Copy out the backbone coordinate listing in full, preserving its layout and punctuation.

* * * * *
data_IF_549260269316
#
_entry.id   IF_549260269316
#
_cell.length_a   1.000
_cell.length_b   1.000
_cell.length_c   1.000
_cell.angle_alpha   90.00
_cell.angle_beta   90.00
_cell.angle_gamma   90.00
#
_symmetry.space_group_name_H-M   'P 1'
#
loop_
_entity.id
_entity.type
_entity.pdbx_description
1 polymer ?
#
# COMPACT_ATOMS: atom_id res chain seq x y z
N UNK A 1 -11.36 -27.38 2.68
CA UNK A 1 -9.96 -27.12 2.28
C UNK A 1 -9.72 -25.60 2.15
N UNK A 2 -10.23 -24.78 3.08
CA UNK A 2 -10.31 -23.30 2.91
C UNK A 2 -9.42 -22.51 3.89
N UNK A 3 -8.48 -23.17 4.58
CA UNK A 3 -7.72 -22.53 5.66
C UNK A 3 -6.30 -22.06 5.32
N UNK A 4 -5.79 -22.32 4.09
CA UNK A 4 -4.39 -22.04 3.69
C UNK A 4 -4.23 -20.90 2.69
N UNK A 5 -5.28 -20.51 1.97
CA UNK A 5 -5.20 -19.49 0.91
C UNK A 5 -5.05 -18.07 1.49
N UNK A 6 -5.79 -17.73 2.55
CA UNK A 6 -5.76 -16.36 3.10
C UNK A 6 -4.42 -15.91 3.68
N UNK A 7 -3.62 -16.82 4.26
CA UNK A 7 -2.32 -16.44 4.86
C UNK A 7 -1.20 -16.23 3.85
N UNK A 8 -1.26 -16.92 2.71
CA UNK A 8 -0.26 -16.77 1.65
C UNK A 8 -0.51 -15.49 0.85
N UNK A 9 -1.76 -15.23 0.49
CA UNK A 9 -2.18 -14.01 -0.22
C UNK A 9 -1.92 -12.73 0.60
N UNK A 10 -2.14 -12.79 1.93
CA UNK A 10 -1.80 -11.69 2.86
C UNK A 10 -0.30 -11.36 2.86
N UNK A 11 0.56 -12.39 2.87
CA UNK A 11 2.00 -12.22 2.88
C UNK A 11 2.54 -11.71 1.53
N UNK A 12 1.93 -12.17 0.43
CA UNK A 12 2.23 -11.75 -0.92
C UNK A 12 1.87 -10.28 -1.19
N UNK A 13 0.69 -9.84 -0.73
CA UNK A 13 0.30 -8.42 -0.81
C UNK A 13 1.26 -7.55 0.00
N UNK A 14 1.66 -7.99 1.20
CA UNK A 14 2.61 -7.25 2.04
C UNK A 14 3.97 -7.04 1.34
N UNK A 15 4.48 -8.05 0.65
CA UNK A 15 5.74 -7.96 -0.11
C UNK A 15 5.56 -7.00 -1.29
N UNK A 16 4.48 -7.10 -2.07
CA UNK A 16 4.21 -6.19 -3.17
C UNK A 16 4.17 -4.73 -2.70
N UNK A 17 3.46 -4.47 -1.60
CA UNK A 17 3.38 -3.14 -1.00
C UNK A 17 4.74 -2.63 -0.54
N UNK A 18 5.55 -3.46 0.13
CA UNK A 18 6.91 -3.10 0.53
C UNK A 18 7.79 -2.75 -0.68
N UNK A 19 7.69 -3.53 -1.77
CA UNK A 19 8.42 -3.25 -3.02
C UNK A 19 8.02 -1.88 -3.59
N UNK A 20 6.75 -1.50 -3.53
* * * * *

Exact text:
data_IF_549260269316
#
_entry.id   IF_549260269316
#
_cell.length_a   1.000
_cell.length_b   1.000
_cell.length_c   1.000
_cell.angle_alpha   90.00
_cell.angle_beta   90.00
_cell.angle_gamma   90.00
#
_symmetry.space_group_name_H-M   'P 1'
#
loop_
_entity.id
_entity.type
_entity.pdbx_description
1 polymer ?
#
# COMPACT_ATOMS: atom_id res chain seq x y z
N UNK A 1 -11.36 -27.38 2.68
CA UNK A 1 -9.96 -27.12 2.28
C UNK A 1 -9.72 -25.60 2.15
N UNK A 2 -10.23 -24.78 3.08
CA UNK A 2 -10.31 -23.30 2.91
C UNK A 2 -9.42 -22.51 3.89
N UNK A 3 -8.48 -23.17 4.58
CA UNK A 3 -7.72 -22.53 5.66
C UNK A 3 -6.30 -22.06 5.32
N UNK A 4 -5.79 -22.32 4.09
CA UNK A 4 -4.39 -22.04 3.69
C UNK A 4 -4.23 -20.90 2.69
N UNK A 5 -5.28 -20.51 1.97
CA UNK A 5 -5.20 -19.49 0.91
C UNK A 5 -5.05 -18.07 1.49
N UNK A 6 -5.79 -17.73 2.55
CA UNK A 6 -5.76 -16.36 3.10
C UNK A 6 -4.42 -15.91 3.68
N UNK A 7 -3.62 -16.82 4.26
CA UNK A 7 -2.32 -16.44 4.86
C UNK A 7 -1.20 -16.23 3.85
N UNK A 8 -1.26 -16.92 2.71
CA UNK A 8 -0.26 -16.77 1.65
C UNK A 8 -0.51 -15.49 0.85
N UNK A 9 -1.76 -15.23 0.49
CA UNK A 9 -2.18 -14.01 -0.22
C UNK A 9 -1.92 -12.73 0.60
N UNK A 10 -2.14 -12.79 1.93
CA UNK A 10 -1.80 -11.69 2.86
C UNK A 10 -0.30 -11.36 2.86
N UNK A 11 0.56 -12.39 2.87
CA UNK A 11 2.00 -12.22 2.88
C UNK A 11 2.54 -11.71 1.53
N UNK A 12 1.93 -12.17 0.43
CA UNK A 12 2.23 -11.75 -0.92
C UNK A 12 1.87 -10.28 -1.19
N UNK A 13 0.69 -9.84 -0.73
CA UNK A 13 0.30 -8.42 -0.81
C UNK A 13 1.26 -7.55 0.00
N UNK A 14 1.66 -7.99 1.20
CA UNK A 14 2.61 -7.25 2.04
C UNK A 14 3.97 -7.04 1.34
N UNK A 15 4.48 -8.05 0.65
CA UNK A 15 5.74 -7.96 -0.11
C UNK A 15 5.56 -7.00 -1.29
N UNK A 16 4.48 -7.10 -2.07
CA UNK A 16 4.21 -6.19 -3.17
C UNK A 16 4.17 -4.73 -2.70
N UNK A 17 3.46 -4.47 -1.60
CA UNK A 17 3.38 -3.14 -1.00
C UNK A 17 4.74 -2.63 -0.54
N UNK A 18 5.55 -3.46 0.13
CA UNK A 18 6.91 -3.10 0.53
C UNK A 18 7.79 -2.75 -0.68
N UNK A 19 7.69 -3.53 -1.77
CA UNK A 19 8.42 -3.25 -3.02
C UNK A 19 8.02 -1.88 -3.59
N UNK A 20 6.75 -1.50 -3.53